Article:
1. I’ve had several false starts. But I’ve also had several good ones I’d likely not have gotten otherwise. Two months of NaNo (and then lots! of editing) got me the current WIP, which I have hopes of publishing very early this coming year.

  10. There are various ways of dealing with stress, and what works for different people _and_ different times changes. You just sort of have to experiment. Sometimes writing out battle scenes and bashing ogres who coincidentally happen to look like your boss, or that idiot you have to work with, works. Some times that just augments the anger, and writing something soothing and cozy is what you need. Some times _not_ writing–taking that time to just veg–is better. Sometimes the writing is the stress, and stopping for a few days is helpful–I find after a break that the Muse has built up a head of steam and I can blast ahead.

    NaNoWriMo can be fun, but if I’m busy, I won’t do it, because it adds stress. I’m going to do it this year, just because I feel like I’ve been revising and editing and publishing forever, and it’s time I got back to doing some original work.

    1. They’ve started holding NaNo in the summer for two or three months. I don’t usually do those, although one was very fruitful. You have to pick what works.

      I do find it stressful, but I love the deadline.

  11. I have never done NaNo. For one thing I don’t handle stress all that well, especially not during this time of the year. I can set target dates, but I should not think of them or I’ll do nothing. What works is to think that I’ll do just a little bit today and no stress, got plenty of time. After which I may end up writing several hours without noticing the time (good point is I can do that, only obligations I have are work, and right now giving the other cat his medicines. And wish that cat luck. Next x-rays in two and a half weeks. Either he had inflammation at the root of left lower fang, and pulling that tooth and the antibiotics will be enough. But cancer is the other possibility, and if the x-rays show that the area has started to spread instead of shrinking he will probably be put down. I just plain don’t have the money for further treatments).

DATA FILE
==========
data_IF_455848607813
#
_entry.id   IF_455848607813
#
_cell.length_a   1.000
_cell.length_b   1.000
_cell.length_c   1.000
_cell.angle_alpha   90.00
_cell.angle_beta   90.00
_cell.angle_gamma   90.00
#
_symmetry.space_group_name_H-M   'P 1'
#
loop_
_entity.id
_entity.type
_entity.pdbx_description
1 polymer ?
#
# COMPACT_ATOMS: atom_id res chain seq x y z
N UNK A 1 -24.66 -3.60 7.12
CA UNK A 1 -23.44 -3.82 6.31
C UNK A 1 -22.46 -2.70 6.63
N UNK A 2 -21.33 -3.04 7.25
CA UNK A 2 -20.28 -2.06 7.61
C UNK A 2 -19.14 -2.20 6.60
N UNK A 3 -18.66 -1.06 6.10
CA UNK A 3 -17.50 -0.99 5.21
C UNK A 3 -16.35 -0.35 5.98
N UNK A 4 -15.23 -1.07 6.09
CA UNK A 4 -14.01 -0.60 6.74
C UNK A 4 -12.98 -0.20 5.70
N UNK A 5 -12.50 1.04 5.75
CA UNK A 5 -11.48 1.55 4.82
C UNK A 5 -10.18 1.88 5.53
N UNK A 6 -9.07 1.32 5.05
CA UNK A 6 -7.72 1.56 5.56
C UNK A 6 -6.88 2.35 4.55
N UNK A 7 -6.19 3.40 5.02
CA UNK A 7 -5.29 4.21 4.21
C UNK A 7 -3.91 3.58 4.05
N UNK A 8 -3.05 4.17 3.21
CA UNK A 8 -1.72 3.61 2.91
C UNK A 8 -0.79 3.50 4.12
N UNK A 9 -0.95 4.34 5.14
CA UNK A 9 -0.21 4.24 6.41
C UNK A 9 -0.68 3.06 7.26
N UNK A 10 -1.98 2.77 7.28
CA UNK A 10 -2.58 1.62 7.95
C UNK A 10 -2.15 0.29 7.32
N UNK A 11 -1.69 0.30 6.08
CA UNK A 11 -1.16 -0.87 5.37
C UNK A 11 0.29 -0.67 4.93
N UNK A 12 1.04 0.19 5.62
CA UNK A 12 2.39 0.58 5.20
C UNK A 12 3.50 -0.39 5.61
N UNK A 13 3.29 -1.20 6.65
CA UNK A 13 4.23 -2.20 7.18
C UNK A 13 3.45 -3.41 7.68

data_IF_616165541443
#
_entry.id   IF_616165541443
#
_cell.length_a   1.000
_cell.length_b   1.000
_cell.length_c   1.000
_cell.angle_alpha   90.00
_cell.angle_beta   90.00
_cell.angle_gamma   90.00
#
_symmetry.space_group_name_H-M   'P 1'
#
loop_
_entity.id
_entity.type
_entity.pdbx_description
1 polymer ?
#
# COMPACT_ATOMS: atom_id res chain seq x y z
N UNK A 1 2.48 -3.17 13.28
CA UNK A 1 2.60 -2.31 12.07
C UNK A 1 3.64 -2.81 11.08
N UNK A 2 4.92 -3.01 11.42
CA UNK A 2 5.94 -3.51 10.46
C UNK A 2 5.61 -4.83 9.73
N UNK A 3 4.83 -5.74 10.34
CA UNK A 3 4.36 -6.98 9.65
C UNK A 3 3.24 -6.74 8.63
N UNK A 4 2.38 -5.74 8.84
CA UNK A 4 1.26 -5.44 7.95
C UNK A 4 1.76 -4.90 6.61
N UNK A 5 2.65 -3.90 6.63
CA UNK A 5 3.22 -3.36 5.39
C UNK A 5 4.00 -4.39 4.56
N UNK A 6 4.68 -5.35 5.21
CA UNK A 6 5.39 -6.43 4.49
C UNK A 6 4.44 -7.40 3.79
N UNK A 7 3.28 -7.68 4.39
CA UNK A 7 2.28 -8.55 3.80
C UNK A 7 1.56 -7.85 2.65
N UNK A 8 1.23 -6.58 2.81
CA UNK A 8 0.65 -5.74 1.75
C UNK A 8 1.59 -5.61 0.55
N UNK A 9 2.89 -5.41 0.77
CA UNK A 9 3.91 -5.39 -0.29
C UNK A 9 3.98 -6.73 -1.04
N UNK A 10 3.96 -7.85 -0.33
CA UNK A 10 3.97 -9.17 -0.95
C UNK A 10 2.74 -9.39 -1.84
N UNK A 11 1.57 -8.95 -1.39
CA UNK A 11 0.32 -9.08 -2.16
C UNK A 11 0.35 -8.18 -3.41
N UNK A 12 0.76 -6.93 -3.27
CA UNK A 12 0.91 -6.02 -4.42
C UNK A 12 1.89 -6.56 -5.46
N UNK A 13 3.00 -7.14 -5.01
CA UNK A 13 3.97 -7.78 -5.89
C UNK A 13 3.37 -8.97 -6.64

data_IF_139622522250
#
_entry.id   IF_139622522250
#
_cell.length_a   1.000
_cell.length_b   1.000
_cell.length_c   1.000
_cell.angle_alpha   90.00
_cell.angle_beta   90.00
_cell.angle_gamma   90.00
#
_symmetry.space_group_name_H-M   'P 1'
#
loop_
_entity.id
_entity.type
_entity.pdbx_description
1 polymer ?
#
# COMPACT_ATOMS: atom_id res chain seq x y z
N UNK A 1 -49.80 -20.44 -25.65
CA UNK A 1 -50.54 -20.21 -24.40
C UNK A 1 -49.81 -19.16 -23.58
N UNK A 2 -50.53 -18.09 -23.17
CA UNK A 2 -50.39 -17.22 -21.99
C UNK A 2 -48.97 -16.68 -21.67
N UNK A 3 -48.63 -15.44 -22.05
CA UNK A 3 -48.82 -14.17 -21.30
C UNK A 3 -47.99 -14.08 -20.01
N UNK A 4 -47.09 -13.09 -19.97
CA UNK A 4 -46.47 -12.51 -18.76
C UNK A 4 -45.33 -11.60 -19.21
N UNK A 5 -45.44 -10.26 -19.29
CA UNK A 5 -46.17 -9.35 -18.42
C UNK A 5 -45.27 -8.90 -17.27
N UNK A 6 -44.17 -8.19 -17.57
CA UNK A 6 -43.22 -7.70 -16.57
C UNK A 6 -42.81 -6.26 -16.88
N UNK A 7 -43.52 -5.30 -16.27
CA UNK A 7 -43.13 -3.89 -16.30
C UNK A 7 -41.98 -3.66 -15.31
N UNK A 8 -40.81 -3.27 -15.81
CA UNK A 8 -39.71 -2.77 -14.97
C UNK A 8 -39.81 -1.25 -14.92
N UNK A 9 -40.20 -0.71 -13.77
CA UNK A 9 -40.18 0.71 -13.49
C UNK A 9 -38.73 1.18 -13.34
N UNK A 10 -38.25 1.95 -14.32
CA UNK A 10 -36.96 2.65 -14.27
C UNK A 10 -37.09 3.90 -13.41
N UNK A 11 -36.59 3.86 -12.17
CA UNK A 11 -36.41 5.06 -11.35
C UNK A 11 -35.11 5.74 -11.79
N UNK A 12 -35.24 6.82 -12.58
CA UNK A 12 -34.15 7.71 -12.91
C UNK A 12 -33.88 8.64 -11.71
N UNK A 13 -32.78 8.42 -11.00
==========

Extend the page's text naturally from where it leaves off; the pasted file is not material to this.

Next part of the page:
But yes, I can not think of the target dates for doing something. Neither does the decision of doing something every day work, because then I start to stress too and may end up postponing the day I start every day. I have to be sneaky. Just a little bit today. Just a few sentences. Let’s just take a peek, and then I’ll maybe add a few sentences. No stress. No hurry.

    I may have problems if I some day break through and suddenly find myself with demanding fans and the idea of the next book bringing in sure money. And heaven help me if I were to become famous, as in reporters hounding for interviews type of famous, I might freeze up completely (so I fantasize about being a steady earning almost bestseller, but never that high profile. Somebody whose books and characters may be somewhat known, but nobody is all that much interested in the writer). That ‘no demands, I’m just doing this for the fun of it’ no stress approach might not work that well under those circumstances. But it works pretty well now.

    And then there is the preliminary work, which includes sitting in a comfortable chair and daydreaming, often while listening to some appropriate music which might fit what I’m looking for. Again, no stress, no demands. I’m not trying to think of something to write, I’m just fantasizing about something fun. Maybe something I’d like to see in a movie (very visual imagination, I see things, occasionally nearly literally), something I disliked in some story and what I would have preferred, what I would like to see happen to somebody I don’t like, or to somebody I do like, or what kind of hero I might like to see in a story. What kind of world might be interesting to see in a story, or what kind of future I might like to live in myself, or what would be the worst kind of nightmare future and how to escape it. Just relaxing. No demands. And often, that can easily get me on the computer, when I hit on an especially interesting character or scene I will want to get it down. I may write a short description of that scene. Then I’ll have to figure out how it came to be, and what’s around it. That story I’m writing now started as that scene on Snow White where the princess is dead and inside the glass coffin. Only this time it was a man, and the glass coffin turned out to be a cold sleep device, and there was a boy – not a child anymore, but not quite fully grown – leaning on the thing and looking scared.

      1. Thanks. 🙂

        I can actually write pretty fast with that system. Two novels this year, if I manage to finish this last one, and got the third, something I had written earlier, edited. I think I may have some chance to get to about maybe four, at least three, with some more practice.